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On this week’s Recovery Round-Up, we have a powerful article from Beth, an Associate Navigator with Changing Futures – a team that supports people who have frequently experienced the deepest of traumas. Describing her own lived experience of mental health difficulties and the self-medication that followed as a result, Beth offers a personal insight into the value of trauma-informed care and its transformative potential. 

Today’s post is a follow-on piece from June 9th’s article regarding a trauma-informed approach to recovery; a trauma-informed approach asks not “What is wrong with you” but “What happened to you”.

CONTENT WARNING: This article discusses mental health issues, suicidal ideation and substance misuse.  

Throughout my adolescence and early adulthood, I experienced a smorgasbord of mental health struggles. Describing a multitude of mental health conditions in this way may seem somewhat crass, however, at times it really felt as though I was a pick ‘n’ mix of mental instability! A generous spoonful of anxiety, 300g depression, a sprinkling of PTSD, a heaped teaspoon of BPD, a couple drops of schizophrenia, lashings of suicidal tendencies, and (ironically) don’t forget to add the pinch of Anorexia. One diagnosis or theory seemed to follow the next in a scramble to explain what was wrong with me and, in turn, I was sent for a new type of therapy and given new medication in a vicious cycle. Of course, this approach only exacerbated the feeling of being ‘different’ or ‘unstable’ and led me to believe I was ‘incurable’ – not helped by the fact a doctor once asked me, ‘If you’ve had therapy and are on medication, why aren’t you better yet?’. 

As a result, I believed that my brain simply didn’t operate on the same wavelength to the rest of society – an array of prescription medications had been ineffective, and years of CBT and the like were unsuccessful. I felt my only options were to self-medicate through substance misuse, or to cease to exist. I tried both. Neither worked.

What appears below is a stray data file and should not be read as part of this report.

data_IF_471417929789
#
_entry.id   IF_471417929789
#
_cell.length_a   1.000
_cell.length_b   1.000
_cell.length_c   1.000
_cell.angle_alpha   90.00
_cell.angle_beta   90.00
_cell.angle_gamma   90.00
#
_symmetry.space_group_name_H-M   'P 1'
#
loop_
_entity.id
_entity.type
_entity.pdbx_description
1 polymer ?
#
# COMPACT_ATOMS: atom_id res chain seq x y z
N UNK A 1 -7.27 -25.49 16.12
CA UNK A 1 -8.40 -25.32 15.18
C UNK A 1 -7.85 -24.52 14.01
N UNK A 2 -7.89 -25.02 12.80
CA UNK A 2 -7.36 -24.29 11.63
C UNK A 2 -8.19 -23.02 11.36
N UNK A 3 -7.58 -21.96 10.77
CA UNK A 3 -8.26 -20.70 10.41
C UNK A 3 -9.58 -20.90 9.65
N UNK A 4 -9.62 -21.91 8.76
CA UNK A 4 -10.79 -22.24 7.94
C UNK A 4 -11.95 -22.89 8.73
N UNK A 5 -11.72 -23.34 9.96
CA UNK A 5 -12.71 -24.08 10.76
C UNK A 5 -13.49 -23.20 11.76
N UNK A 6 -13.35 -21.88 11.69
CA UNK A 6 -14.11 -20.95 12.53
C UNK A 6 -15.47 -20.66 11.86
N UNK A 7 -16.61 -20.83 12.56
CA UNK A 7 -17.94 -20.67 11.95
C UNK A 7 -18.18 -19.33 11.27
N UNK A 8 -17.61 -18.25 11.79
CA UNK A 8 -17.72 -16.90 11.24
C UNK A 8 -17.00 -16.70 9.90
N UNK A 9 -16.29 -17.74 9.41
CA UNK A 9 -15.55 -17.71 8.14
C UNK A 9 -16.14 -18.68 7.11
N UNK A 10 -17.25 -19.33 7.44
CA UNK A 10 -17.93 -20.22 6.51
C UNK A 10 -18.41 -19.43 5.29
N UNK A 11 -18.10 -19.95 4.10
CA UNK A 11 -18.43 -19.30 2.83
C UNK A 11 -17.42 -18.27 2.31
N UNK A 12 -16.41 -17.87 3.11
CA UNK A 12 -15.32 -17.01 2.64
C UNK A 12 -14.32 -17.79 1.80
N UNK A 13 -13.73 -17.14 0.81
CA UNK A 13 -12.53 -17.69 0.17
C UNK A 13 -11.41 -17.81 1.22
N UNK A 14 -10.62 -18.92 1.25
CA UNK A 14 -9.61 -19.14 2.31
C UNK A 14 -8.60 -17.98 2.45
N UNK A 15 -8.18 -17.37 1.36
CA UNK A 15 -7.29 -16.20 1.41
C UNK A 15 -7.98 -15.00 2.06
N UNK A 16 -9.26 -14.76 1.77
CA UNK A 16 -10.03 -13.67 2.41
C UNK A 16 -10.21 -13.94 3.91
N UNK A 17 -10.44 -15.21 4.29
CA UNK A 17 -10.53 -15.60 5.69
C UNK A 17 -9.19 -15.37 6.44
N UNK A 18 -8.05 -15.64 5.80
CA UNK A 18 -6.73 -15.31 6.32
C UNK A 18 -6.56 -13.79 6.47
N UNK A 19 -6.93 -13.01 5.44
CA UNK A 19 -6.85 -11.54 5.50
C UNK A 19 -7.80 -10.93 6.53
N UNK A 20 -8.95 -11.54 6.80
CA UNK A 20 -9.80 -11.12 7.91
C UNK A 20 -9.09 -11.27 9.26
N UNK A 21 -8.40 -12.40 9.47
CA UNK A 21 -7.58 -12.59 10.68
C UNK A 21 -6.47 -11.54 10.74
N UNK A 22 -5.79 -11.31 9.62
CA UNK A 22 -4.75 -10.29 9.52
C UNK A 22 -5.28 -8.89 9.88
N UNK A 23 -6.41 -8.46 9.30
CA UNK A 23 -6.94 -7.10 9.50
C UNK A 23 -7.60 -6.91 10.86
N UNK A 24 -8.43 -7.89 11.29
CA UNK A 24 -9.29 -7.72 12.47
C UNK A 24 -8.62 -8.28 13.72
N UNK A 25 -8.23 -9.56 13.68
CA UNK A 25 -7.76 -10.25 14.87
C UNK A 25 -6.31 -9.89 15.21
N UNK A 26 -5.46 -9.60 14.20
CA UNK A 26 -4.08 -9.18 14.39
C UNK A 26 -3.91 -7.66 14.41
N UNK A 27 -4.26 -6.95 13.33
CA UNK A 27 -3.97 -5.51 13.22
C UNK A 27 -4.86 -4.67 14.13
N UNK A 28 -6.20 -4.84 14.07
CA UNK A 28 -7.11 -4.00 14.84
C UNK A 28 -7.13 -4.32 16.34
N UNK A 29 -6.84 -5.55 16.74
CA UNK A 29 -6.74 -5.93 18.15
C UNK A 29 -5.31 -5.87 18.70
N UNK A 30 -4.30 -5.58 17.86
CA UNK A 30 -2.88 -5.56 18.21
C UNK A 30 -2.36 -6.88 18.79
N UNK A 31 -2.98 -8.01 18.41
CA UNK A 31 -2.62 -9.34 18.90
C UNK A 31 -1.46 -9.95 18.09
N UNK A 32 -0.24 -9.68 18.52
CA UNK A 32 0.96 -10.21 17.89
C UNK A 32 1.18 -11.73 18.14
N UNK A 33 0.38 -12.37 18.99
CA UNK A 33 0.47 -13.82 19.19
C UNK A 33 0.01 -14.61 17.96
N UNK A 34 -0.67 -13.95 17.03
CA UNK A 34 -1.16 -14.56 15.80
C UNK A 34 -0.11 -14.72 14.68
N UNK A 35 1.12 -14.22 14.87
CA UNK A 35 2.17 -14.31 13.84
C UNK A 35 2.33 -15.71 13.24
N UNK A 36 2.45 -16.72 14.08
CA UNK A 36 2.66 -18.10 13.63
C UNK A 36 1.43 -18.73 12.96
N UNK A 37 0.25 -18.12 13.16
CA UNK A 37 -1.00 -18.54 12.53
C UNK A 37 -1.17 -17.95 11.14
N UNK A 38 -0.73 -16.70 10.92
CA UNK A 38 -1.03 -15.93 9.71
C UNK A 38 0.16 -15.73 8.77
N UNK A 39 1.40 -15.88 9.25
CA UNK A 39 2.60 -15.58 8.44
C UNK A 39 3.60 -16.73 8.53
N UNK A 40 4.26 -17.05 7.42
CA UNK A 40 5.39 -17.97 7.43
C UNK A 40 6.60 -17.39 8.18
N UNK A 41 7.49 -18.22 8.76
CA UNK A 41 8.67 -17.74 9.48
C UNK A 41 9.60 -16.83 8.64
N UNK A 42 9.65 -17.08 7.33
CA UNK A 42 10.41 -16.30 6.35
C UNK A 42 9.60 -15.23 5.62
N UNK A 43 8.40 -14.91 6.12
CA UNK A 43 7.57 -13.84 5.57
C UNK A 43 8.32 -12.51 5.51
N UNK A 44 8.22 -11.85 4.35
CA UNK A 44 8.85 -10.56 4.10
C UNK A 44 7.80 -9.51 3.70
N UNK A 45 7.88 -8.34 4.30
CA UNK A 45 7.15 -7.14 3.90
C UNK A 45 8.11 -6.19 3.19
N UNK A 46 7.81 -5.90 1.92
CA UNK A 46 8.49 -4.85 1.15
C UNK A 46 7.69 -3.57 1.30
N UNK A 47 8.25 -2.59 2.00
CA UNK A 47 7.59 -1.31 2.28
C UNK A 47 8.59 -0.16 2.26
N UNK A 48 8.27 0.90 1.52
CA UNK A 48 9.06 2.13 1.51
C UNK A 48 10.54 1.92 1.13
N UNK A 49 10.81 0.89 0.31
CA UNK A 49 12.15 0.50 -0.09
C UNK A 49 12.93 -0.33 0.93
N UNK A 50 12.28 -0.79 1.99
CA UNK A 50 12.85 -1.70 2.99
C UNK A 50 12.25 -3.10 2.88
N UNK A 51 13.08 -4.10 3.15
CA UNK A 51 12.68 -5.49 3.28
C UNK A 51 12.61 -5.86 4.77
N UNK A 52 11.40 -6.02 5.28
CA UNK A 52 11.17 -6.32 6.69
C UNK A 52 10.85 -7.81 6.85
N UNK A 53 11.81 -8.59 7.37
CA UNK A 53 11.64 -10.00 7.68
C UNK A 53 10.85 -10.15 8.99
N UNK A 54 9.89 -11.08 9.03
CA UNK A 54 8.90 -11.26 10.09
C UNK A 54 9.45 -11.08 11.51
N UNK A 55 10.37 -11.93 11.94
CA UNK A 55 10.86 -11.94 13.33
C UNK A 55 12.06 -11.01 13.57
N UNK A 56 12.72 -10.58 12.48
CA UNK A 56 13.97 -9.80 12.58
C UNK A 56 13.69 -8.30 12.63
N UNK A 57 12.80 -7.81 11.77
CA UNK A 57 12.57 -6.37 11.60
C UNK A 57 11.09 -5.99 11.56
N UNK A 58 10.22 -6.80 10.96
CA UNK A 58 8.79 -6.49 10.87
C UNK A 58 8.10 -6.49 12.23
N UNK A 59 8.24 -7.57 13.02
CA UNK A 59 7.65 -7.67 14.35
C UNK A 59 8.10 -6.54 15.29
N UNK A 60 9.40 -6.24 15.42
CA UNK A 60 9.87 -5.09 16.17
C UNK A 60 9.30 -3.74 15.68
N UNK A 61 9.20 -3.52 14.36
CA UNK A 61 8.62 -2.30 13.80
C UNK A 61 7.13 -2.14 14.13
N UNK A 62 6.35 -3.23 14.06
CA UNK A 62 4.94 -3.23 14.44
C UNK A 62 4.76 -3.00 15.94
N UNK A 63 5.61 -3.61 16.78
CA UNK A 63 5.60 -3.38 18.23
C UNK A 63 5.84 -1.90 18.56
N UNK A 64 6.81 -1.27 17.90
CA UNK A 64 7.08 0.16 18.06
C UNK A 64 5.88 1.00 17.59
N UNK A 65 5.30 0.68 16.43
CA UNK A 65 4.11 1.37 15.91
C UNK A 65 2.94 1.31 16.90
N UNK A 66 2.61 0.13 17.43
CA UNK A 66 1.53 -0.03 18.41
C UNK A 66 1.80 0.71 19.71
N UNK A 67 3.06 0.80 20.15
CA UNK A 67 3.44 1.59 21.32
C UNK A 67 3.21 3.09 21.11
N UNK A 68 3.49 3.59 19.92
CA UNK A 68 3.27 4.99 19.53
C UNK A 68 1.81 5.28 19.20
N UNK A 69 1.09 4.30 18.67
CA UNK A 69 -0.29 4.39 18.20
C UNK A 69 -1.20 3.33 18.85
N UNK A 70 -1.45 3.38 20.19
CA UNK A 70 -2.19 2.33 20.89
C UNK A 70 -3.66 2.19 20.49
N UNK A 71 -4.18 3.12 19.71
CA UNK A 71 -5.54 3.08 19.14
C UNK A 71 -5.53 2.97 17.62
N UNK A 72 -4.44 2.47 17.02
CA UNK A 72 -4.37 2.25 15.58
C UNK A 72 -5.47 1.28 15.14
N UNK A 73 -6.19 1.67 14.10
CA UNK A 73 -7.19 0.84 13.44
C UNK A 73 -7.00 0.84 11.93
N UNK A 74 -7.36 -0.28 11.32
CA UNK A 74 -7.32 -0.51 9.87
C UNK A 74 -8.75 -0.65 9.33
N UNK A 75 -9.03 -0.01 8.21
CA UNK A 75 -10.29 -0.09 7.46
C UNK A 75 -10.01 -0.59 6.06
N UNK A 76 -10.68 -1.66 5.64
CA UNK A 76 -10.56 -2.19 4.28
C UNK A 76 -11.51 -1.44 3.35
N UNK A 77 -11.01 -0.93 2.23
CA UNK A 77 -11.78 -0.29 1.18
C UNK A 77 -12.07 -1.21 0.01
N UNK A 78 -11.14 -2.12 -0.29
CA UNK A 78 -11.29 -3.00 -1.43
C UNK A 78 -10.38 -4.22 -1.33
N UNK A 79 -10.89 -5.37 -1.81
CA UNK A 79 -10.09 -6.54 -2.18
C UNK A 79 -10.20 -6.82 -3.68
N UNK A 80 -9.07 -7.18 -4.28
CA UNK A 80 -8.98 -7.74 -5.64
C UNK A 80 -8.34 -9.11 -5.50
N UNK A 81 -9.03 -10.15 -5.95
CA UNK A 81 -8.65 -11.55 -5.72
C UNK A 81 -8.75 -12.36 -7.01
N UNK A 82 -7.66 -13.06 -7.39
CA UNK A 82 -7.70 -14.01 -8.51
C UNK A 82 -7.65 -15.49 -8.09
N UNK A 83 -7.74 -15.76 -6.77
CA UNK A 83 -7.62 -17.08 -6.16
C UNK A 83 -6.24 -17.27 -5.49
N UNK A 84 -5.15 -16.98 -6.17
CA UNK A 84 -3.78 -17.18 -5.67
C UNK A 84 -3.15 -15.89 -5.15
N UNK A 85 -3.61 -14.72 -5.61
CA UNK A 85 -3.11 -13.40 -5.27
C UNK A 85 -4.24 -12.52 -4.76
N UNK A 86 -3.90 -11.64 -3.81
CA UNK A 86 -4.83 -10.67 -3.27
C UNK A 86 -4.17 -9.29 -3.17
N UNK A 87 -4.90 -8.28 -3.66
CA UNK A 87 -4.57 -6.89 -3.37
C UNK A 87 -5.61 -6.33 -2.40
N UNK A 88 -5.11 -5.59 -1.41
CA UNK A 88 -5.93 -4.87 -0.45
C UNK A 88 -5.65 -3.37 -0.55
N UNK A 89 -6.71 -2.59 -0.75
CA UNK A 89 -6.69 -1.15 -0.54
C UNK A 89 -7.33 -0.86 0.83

By 17, I could not leave the house to go to college without consuming alcohol first and having a continuous supply throughout the day. I could not come home and sit alone with my thoughts without consuming cocaine to feel less empty. I couldn’t sleep without weed to forget about the constant turmoil I felt and push away the dread of repeating the cycle the next day – and this was my weekday routine. This is what it took me to function without debilitating anxiety and crippling depression. The weekends, as they often are at that age, were a chance for a blowout. I would take anything and everything under the sun and wash it down with bottle after bottle of spirits. In my heart of hearts, I was hoping that this weekend would be the deathly cocktail of known and unknown substances that finally ended the pain once and for all.  

Flashforward to present day and I am in a much better place, largely thanks to my amazing friends picking me up (quite literally), dusting me off and lifting me up. I no longer want to dwell on where things went wrong for me, though, but instead, where they could have gone right. 

If we went back to my adolescence, had the doctors/psychologists/psychiatrists asked, ‘What happened to you?’ instead of ‘What’s wrong with you?’, the childhood experiences that created anxious thought processes and a feeling of hopelessness would have been uncovered and I would have been given the opportunity to work through them. Were my mental health struggles acknowledged as the symptoms of unhealed trauma, rather than an illness to be cured, I may have never fallen into a downward spiral.  

I remember so vividly as an adolescent being asked: what in your life is making you feel this way? …and I didn’t have an answer. What in my environment was making me feel so anxious I couldn’t move? I didn’t know. What in a given day led me to feel low? I couldn’t pinpoint anything. However, after minutes of hearing about my childhood, one realises that there were multiple red flags. Had they looked back for trauma, rather than looking for specific present-day stimuli, I wouldn’t have felt like an incurable anomaly.  

Discovering a trauma-informed approach to recovery has felt like a new lease of life. Everything that was once an impossible puzzle seems infinitely explainable, and I can see a path forwards: not just to surviving, but thriving.